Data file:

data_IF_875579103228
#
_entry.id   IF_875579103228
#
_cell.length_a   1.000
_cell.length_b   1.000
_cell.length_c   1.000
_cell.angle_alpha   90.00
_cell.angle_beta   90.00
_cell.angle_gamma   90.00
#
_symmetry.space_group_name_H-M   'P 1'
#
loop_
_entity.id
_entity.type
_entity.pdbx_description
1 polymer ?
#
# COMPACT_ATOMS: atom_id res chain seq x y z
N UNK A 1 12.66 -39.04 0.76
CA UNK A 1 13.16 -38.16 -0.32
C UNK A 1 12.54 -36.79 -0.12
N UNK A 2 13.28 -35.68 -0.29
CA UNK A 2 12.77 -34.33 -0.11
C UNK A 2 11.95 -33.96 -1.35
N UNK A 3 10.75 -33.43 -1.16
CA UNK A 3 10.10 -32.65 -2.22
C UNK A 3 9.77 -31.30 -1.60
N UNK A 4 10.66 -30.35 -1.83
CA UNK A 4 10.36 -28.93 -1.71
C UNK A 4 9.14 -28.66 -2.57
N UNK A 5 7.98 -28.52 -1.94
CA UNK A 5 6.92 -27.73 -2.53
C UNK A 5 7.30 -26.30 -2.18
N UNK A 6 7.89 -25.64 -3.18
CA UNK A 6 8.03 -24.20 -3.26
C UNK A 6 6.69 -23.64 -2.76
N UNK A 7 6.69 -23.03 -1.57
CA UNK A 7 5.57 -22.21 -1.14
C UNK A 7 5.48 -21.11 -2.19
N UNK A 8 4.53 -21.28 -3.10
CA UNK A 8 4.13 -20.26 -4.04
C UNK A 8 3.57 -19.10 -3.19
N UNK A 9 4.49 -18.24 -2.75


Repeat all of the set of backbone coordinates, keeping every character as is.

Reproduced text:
data_IF_875579103228
#
_entry.id   IF_875579103228
#
_cell.length_a   1.000
_cell.length_b   1.000
_cell.length_c   1.000
_cell.angle_alpha   90.00
_cell.angle_beta   90.00
_cell.angle_gamma   90.00
#
_symmetry.space_group_name_H-M   'P 1'
#
loop_
_entity.id
_entity.type
_entity.pdbx_description
1 polymer ?
#
# COMPACT_ATOMS: atom_id res chain seq x y z
N UNK A 1 12.66 -39.04 0.76
CA UNK A 1 13.16 -38.16 -0.32
C UNK A 1 12.54 -36.79 -0.12
N UNK A 2 13.28 -35.68 -0.29
CA UNK A 2 12.77 -34.33 -0.11
C UNK A 2 11.95 -33.96 -1.35
N UNK A 3 10.75 -33.43 -1.16
CA UNK A 3 10.10 -32.65 -2.22
C UNK A 3 9.77 -31.30 -1.60
N UNK A 4 10.66 -30.35 -1.83
CA UNK A 4 10.36 -28.93 -1.71
C UNK A 4 9.14 -28.66 -2.57
N UNK A 5 7.98 -28.52 -1.94
CA UNK A 5 6.92 -27.73 -2.53
C UNK A 5 7.30 -26.30 -2.18
N UNK A 6 7.89 -25.64 -3.18
CA UNK A 6 8.03 -24.20 -3.26
C UNK A 6 6.69 -23.64 -2.76
N UNK A 7 6.69 -23.03 -1.57
CA UNK A 7 5.57 -22.21 -1.14
C UNK A 7 5.48 -21.11 -2.19
N UNK A 8 4.53 -21.28 -3.10
CA UNK A 8 4.13 -20.26 -4.04
C UNK A 8 3.57 -19.10 -3.19
N UNK A 9 4.49 -18.24 -2.75